Beyond the heavily modified base movements inside them, Urwerk’s otherworldly mechanical contraptions that appear to tell time only incidentally have always had more in common with something out of a sci-fi film than conventional watches. The bedrock feature of its watches is the wandering hours complication, which was first invented in the 17th century for a Vatican City clock. Though it was reinterpreted for the wrist in the early 1990s by Audemars Piguet as the Star Wheel, it was Urwerk that reinvented the complication for the 21st century with an almost celebratory architecture that displayed the hour satellite in all its three-dimensional glory. By combining the satellite cube display with a three-dimensional retrograde minute indicator, the UR-210 and 220 series arguably marked the pinnacle of a concept that became a brand.
After three editions spanning a mere two years, Urwerk is giving a curtain call to the Urwerk UR-220. Characterized by a slimmer, sleeker case thanks to the manual-winding movement inside, the model was first unveiled in 2020 as the successor of the beloved UR-210. It was originally introduced in carbon, followed by an all-black titanium and steel version and then a second carbon version with luminous satellite cubes.
This makes the fourth and final Urwerk UR-220 the only iteration in solid red gold. Due to its size and style, Urwerk timepieces tend to benefit from the use of lighter, more modern materials such as carbon or titanium. But a warm precious metal, with a pronounced concentrically brushed finish, does lend it an irresistible contrast. It is further paired with a white rubber strap, which gives it an unmatched presence while ensuring great comfort on the wrist.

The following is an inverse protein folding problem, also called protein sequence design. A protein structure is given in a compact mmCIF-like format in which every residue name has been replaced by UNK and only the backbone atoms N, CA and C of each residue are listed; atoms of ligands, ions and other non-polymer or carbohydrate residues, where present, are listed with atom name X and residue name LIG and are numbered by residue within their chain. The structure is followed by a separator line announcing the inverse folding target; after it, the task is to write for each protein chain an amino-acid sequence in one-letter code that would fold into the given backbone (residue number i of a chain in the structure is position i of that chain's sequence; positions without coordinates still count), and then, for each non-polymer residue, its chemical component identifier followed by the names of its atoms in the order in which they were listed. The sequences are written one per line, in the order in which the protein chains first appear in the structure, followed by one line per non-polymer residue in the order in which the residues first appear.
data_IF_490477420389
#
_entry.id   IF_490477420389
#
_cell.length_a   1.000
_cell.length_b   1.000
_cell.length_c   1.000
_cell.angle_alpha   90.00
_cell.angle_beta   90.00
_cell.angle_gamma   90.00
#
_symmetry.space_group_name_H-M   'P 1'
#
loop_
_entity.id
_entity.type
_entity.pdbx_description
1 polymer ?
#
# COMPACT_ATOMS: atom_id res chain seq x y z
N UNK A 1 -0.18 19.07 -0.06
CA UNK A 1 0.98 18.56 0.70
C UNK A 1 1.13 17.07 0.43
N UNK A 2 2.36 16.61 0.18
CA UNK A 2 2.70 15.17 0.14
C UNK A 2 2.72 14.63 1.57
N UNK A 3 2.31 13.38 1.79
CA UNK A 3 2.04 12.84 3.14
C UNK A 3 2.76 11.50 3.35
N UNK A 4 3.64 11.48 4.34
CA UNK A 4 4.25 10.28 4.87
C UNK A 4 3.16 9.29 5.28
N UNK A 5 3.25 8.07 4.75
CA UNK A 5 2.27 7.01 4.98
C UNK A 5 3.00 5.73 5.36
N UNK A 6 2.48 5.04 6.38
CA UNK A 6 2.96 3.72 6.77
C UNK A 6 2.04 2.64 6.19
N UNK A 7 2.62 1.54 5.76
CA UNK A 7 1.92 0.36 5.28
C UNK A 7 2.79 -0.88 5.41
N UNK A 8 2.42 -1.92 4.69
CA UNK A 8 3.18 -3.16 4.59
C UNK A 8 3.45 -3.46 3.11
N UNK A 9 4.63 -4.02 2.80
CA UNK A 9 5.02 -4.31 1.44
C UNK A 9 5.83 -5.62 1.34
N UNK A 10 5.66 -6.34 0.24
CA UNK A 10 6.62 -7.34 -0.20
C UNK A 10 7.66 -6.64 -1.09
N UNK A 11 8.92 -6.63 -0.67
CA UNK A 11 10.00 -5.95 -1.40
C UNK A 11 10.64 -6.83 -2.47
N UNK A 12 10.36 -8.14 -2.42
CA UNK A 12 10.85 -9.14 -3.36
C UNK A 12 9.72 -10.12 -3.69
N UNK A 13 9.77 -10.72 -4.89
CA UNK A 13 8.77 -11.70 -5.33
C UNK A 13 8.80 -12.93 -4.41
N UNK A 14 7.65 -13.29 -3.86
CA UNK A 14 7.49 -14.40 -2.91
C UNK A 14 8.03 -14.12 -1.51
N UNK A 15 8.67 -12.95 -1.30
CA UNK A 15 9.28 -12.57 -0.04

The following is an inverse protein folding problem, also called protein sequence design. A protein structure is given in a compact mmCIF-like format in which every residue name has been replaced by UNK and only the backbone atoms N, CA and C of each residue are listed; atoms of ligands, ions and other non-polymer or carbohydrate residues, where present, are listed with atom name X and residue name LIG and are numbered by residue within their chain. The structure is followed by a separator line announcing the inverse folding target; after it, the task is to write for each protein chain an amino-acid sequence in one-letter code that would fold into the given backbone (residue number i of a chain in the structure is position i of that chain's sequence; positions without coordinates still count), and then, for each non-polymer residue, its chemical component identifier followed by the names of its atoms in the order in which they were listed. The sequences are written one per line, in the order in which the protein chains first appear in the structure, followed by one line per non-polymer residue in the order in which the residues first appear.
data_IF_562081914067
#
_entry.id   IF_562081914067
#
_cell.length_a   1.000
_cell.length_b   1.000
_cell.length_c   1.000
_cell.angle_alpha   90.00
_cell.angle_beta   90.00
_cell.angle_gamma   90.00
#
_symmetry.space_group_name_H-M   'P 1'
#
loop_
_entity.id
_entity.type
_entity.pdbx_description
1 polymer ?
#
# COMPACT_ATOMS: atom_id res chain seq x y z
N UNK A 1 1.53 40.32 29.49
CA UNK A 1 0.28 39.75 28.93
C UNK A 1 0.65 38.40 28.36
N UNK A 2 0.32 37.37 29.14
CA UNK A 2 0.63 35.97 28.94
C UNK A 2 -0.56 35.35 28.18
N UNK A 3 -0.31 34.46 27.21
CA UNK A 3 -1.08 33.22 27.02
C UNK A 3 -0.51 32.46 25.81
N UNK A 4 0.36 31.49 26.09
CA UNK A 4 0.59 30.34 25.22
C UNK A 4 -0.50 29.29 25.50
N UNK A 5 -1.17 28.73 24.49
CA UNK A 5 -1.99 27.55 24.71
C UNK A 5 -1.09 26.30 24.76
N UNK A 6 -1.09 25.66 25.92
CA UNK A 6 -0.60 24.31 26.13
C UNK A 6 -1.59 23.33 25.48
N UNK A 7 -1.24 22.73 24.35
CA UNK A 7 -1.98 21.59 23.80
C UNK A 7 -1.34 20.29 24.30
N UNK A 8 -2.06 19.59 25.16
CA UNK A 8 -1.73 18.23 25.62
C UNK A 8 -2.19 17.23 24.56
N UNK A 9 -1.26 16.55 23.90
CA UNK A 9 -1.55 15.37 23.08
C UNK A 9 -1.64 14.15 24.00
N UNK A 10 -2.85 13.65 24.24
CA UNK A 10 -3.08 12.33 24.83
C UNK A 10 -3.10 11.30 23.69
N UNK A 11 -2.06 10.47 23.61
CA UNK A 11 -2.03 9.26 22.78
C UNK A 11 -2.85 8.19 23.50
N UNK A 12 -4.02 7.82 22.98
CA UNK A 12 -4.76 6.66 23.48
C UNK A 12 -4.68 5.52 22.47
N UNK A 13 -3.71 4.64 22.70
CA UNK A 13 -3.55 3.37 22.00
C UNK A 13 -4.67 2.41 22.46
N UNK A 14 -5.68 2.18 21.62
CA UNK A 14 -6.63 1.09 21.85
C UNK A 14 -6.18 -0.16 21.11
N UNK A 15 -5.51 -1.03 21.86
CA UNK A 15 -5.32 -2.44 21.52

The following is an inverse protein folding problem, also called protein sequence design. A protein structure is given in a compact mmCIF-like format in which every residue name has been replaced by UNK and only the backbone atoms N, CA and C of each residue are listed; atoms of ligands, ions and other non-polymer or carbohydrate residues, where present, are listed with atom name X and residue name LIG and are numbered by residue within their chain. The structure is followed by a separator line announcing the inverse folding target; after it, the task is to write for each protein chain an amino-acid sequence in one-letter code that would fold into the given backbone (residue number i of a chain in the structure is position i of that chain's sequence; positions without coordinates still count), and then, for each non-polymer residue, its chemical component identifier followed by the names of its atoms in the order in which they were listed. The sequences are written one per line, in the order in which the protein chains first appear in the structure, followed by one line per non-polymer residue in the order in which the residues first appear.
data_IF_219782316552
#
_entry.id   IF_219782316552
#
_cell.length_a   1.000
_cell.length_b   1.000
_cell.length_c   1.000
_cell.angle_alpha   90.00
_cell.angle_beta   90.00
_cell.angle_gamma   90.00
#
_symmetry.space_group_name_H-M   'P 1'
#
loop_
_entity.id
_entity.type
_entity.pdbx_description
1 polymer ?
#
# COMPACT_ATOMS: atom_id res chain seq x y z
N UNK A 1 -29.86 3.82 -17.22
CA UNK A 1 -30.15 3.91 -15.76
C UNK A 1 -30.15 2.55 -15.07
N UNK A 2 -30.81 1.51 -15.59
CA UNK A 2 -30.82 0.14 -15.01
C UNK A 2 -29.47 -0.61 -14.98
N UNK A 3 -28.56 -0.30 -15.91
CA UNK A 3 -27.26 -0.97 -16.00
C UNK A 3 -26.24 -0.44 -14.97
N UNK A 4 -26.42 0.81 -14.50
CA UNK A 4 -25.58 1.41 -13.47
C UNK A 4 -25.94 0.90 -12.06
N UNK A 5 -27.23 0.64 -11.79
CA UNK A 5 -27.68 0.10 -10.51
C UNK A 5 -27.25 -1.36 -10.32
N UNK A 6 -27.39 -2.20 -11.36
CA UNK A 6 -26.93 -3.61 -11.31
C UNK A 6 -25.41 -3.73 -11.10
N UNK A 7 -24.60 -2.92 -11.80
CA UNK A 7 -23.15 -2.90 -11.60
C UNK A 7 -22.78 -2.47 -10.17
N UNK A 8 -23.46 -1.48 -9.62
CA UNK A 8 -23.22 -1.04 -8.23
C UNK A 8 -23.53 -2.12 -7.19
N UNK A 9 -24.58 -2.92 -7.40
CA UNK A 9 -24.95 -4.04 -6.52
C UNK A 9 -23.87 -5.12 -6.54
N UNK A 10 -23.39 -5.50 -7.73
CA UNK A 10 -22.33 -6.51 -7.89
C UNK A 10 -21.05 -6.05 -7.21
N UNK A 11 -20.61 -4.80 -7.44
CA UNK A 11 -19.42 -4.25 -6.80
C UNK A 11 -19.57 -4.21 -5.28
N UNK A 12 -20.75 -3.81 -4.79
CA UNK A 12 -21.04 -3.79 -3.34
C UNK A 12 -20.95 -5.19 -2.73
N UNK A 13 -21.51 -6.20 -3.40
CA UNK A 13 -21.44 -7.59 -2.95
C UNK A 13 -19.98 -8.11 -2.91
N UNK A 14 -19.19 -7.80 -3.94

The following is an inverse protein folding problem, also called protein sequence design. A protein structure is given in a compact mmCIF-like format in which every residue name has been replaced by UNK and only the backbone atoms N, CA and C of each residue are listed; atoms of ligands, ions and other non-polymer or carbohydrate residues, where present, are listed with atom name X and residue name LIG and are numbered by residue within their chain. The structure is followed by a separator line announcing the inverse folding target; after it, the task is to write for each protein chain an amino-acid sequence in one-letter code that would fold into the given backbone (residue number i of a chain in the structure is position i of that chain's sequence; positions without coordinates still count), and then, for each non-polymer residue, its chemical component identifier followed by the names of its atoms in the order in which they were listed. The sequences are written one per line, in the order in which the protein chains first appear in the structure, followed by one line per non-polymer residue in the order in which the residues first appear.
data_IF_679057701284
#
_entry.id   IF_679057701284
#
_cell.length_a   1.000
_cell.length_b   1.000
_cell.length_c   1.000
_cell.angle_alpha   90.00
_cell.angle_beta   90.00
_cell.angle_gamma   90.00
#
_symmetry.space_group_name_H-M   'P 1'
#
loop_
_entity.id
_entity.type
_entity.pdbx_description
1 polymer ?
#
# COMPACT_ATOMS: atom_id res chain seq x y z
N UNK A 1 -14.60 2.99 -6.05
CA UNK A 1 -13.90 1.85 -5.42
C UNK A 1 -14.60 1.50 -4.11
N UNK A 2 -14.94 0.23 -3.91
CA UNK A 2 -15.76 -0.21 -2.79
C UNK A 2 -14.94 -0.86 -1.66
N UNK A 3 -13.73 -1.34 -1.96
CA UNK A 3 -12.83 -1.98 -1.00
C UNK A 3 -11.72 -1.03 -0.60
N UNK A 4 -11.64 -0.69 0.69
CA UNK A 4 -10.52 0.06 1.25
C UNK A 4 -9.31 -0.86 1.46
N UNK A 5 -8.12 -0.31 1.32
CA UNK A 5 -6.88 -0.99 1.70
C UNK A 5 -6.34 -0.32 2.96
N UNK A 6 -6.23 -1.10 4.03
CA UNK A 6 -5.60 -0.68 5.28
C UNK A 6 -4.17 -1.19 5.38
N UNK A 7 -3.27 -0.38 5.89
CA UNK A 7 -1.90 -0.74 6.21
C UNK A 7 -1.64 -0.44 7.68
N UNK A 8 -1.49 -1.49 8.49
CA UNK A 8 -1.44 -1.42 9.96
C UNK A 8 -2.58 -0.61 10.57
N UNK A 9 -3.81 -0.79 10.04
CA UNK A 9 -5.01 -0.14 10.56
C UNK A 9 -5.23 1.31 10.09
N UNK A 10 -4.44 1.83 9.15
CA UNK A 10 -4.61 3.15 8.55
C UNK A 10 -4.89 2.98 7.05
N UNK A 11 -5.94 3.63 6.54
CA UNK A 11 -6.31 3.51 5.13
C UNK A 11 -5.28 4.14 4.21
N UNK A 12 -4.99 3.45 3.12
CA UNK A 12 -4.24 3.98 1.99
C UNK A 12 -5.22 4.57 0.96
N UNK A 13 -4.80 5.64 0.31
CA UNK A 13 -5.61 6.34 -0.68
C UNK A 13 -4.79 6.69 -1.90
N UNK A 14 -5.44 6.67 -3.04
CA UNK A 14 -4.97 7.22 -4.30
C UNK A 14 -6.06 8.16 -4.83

Notably, as opposed to all the other red-gold watches from the brand, the bridge that frames the hour satellite has been gold plated to match the case in the Urwerk UR-220, which visually accentuates the motion of the three-dimensional proprietary carrousel system that came to define Urwerk.
The central carrousel comprises of three cubes with an hour numeral on each face. As time progresses, the cubes traverse the dial, slotting into a massive hollowed-out retrograde minute pointer to show the current hour. At the top of the hour, the minute hand makes a leap back to zero and surrounds the next hour cube. This is accomplished with the use of a ruby bearing system to ensure stability, a double star-shaped cam underneath that triggers a spring attached to the satellite frame, along with a large vertical cylindrical spring to generate sufficient tension to power the flyback. The minute hand is openworked and made of aluminum to minimise inertia and it is counterbalanced by a bronze weight, visible on the central axis.
Notably in the UR-220, the 48-hour power reserve is charted across two gauges located at one and 11 o’clock. When the watch starts running, the indicator at 11 o’clock begins its journey backwards, and once it hits zero, the second indicator takes over.
A digital service indicator is also present on the reverse and activated by removing a protective pin, which sets in motion a counter displaying the number of months the watch has been running on two rollers, allowing the owner to keep track of the brand’s recommended 39-month service interval.
The base movement is still a heavily adapted Zenith Elite which has been rid of its automatic winding mechanism. As such, the watch is significantly slimmer, clocking in at 14.8mm versus the 17.8mm thickness of the UR-210.